Saturday, March 4, 2017

[Review] I Don't Feel at Home in this World Anymore

Melanie Lynskey and Elijah Wood are the offbeat duo in the Netflix Original, I Don't Feel Aat Home in this World Anymore. If you think that title sounds a lot like melodramatic emo material, you wouldn't be completely wrong. But the film itself is primarily a darkly comedic thriller with low-key shades of loneliness, isolation, and snapping frustration.

Ruth (Lynskey) is a timid and reserved nursing assistant who reaches a new level of jaded after her house gets broken into and burglarized. With no help from the police, she teams up with her oddball neighbor Tony (Wood, with a rat tail that rivals Shia LaBeouf's in American Honey), a morning star and nunchucks enthusiast who seems to have been preparing his whole life for a time like this. When the two set out to recover Ruth's belongings, they get caught up in a local crime ring. And things get ugly.

This comes as the directorial debut of Macon Blair, who has starred in both of Jeremy Saulnier's color-coded and heavily lauded films, Blue Ruin and Green Room. And it appears Blair has drawn some influence from his buddy. While not as visually striking or narratively intense, the film brandishes a rusty white trash element and is splattered with messy, head-clobbering violence that brims with a slightly sadistic sense of humor, all clashing in a bat-crazy climax.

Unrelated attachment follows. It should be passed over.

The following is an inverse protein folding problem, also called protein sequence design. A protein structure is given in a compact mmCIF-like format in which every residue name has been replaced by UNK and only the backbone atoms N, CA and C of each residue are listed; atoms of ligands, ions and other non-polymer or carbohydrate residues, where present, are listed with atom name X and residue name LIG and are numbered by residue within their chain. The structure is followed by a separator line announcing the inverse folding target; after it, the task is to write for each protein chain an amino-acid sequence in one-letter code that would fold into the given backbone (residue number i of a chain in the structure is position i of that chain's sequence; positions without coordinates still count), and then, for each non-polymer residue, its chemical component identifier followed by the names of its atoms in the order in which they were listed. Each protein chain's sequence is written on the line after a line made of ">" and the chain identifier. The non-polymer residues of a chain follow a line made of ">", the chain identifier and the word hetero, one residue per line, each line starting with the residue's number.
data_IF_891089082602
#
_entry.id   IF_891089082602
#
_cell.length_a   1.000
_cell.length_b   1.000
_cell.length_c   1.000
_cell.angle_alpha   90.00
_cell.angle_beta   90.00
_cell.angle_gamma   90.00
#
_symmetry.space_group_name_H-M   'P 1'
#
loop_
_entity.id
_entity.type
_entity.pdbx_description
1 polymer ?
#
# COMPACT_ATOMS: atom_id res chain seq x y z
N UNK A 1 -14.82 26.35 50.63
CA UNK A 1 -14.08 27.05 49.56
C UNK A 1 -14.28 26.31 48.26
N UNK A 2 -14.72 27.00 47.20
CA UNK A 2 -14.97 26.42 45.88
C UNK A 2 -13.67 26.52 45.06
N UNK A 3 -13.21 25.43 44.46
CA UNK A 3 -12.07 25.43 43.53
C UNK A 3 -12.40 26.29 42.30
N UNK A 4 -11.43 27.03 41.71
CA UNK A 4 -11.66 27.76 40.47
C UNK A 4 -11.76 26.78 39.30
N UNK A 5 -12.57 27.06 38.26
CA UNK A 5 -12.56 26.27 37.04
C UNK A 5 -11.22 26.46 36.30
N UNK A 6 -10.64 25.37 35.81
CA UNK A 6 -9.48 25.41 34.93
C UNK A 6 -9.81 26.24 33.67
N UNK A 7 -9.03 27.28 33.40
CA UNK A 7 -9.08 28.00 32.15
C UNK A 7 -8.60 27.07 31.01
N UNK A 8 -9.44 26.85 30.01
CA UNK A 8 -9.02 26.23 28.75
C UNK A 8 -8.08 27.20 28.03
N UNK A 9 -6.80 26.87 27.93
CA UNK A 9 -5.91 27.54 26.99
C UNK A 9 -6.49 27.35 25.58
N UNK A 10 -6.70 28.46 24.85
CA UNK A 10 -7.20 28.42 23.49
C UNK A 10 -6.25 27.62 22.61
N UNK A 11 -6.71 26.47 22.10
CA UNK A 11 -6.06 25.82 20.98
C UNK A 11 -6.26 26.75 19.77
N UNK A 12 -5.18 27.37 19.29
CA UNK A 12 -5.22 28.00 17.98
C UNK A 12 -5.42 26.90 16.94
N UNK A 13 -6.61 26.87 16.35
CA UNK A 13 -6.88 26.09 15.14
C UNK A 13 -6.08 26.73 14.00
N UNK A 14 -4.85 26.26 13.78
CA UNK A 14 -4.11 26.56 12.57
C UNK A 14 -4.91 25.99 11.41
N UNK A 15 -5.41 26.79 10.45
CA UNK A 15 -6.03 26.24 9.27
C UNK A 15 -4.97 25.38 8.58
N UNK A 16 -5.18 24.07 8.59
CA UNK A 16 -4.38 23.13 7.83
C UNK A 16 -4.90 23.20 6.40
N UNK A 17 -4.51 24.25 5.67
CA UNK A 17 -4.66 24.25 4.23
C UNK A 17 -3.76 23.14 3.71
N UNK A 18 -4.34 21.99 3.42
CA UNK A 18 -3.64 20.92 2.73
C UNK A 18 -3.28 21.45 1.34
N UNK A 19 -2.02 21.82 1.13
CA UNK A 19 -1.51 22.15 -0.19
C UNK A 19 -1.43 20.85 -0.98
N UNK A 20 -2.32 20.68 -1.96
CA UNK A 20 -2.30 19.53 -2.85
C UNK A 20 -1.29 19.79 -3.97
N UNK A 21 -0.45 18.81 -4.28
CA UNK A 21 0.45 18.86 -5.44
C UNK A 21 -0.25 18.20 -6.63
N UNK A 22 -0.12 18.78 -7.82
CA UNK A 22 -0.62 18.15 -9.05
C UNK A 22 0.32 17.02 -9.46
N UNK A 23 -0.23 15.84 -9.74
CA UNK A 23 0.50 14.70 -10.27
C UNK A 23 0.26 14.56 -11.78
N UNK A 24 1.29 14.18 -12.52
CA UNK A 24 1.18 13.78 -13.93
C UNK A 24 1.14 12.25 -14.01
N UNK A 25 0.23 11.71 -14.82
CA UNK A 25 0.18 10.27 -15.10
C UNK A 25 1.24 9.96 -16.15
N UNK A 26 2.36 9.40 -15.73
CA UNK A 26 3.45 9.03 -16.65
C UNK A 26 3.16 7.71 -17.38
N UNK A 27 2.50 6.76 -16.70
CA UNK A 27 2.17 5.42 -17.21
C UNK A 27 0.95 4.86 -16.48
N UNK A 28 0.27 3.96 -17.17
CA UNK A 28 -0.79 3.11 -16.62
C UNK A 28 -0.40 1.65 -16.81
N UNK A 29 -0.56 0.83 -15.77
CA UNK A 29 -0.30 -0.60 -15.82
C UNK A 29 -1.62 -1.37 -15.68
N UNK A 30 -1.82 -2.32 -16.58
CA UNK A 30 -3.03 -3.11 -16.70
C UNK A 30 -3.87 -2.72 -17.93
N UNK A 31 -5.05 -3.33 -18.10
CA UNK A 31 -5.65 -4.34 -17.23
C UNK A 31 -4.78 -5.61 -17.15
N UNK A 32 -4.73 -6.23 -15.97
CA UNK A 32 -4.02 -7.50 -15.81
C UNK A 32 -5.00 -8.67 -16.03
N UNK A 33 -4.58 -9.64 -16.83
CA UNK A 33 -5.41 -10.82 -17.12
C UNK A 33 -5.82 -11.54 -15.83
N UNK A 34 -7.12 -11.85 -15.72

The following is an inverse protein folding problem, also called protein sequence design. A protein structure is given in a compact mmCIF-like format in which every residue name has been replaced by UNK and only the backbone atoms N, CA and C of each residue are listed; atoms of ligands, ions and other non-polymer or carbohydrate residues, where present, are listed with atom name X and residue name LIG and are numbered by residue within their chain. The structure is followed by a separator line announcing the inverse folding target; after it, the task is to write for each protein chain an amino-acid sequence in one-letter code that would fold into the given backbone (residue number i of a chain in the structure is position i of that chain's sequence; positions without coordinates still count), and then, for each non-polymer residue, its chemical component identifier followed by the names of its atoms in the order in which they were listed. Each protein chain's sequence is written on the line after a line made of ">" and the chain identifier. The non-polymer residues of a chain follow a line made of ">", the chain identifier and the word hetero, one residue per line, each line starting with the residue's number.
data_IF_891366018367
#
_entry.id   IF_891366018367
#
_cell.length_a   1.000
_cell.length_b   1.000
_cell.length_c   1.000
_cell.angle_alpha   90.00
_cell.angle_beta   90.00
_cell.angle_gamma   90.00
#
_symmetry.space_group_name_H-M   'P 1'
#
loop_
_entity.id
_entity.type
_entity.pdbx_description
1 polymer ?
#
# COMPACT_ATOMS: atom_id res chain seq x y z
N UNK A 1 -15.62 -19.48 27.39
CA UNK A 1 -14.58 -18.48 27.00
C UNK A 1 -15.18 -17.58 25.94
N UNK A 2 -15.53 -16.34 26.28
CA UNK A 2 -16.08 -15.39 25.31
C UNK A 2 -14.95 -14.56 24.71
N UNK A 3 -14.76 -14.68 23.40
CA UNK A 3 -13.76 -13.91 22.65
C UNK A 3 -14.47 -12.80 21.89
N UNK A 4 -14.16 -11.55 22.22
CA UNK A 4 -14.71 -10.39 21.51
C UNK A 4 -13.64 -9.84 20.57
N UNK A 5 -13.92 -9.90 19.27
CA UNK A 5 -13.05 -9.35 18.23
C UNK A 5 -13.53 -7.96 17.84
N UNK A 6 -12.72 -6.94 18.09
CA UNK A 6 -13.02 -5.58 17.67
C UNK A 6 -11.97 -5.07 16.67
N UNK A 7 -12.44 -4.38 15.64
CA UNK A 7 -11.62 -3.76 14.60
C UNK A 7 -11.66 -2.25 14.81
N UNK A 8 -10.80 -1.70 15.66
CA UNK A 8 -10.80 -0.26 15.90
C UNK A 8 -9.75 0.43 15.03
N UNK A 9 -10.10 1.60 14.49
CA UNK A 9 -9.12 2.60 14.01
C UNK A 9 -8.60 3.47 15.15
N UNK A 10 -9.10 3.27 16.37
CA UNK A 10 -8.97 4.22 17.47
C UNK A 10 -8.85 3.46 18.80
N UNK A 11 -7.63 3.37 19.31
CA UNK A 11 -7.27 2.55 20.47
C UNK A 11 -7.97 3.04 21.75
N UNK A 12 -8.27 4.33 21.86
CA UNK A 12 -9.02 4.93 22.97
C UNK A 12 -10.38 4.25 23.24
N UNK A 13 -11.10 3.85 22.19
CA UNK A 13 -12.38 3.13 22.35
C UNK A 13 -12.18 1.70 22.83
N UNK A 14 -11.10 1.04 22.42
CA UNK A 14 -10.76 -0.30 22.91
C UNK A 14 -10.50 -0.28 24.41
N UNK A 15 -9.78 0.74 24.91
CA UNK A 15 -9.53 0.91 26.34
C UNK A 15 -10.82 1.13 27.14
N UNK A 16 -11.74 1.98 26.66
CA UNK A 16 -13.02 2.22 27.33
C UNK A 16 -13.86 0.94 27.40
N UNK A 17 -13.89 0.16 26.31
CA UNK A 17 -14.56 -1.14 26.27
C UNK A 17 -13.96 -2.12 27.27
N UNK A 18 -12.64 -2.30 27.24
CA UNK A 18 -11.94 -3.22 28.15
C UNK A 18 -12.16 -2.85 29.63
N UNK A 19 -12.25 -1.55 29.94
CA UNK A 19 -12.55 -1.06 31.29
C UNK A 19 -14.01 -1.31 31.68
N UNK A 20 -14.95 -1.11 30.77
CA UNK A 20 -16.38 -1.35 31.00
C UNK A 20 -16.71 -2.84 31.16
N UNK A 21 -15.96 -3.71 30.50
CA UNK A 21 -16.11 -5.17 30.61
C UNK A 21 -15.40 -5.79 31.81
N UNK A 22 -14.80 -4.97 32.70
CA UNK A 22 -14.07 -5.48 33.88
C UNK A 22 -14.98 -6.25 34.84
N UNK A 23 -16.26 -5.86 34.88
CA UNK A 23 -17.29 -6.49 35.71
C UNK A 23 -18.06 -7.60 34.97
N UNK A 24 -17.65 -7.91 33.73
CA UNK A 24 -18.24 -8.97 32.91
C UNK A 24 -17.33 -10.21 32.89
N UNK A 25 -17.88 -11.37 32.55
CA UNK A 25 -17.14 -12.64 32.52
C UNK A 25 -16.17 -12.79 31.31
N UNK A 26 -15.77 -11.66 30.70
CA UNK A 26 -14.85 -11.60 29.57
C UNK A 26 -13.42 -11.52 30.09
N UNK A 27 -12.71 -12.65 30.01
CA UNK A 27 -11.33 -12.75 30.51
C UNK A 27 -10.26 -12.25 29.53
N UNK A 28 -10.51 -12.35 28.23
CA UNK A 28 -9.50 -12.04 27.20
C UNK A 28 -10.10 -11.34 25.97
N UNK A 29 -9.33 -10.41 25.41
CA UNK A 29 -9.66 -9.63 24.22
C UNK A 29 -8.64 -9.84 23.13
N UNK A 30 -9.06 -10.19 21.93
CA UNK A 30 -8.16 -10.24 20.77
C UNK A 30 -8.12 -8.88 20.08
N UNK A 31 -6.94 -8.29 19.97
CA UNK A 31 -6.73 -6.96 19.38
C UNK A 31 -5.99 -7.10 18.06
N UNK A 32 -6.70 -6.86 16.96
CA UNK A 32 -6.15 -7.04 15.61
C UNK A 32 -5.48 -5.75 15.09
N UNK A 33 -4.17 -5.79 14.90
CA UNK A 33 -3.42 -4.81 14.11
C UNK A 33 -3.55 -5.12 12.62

The consistently great (and underrated) Melanie Lynskey gives a pitch-perfect reactive and proactive performance as an unassuming individual who's suddenly being thrusted into a disheveled and dangerous world, while Elijah Wood is thoroughly amusing in full-eccentricity mode. And even though these two are first acquainted during an altercation about dog poop on a front lawn, what I liked about this combo is that they're less a mismatched pairing and more not-so-different loners wasting away in a decaying town where any semblance of kindness has gone down the drain.

I won't repeat the title again, but I do recommend plopping down on the couch, slicing open a bag of sunflower seeds, hitting the Netflix button, and letting this film rip.

( 7.5/10 )

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